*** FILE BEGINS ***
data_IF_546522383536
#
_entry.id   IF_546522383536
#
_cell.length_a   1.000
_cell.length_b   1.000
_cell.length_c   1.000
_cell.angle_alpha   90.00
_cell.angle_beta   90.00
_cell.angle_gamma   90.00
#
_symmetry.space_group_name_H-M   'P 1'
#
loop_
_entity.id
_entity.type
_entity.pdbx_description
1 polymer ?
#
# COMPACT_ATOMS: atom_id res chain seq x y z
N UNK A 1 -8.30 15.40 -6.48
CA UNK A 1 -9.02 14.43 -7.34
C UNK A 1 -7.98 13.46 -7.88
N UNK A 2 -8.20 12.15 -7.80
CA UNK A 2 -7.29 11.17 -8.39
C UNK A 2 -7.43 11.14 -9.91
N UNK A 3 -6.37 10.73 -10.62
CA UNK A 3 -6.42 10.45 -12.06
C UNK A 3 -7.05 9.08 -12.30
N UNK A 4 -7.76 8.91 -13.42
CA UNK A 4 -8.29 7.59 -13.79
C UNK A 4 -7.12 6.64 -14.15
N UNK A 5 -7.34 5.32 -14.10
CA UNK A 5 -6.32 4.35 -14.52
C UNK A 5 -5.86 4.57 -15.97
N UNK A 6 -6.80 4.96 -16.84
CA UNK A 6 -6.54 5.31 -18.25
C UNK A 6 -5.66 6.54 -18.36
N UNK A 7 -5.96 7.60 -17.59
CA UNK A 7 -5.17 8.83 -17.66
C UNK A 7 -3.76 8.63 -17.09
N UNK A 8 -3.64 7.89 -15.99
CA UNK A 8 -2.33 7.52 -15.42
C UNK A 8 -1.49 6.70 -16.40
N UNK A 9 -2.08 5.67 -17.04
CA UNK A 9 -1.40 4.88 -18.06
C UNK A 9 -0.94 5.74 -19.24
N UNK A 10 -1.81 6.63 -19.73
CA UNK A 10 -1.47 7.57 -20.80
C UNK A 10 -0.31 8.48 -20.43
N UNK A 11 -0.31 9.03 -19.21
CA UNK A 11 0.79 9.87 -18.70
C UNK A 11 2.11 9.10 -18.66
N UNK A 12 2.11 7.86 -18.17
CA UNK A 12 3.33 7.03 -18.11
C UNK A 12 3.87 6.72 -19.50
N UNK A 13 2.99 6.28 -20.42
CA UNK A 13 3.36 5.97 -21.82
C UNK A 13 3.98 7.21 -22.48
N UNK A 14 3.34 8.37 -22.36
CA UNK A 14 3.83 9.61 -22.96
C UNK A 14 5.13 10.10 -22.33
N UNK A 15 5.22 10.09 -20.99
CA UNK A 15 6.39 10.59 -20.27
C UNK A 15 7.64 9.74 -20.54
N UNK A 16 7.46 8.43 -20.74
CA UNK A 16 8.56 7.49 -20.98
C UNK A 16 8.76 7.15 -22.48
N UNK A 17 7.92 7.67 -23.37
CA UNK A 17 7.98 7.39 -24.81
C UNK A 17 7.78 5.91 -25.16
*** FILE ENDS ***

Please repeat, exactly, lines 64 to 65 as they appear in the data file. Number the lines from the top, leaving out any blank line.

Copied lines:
CA UNK A 15 6.39 10.59 -20.27
C UNK A 15 7.64 9.74 -20.54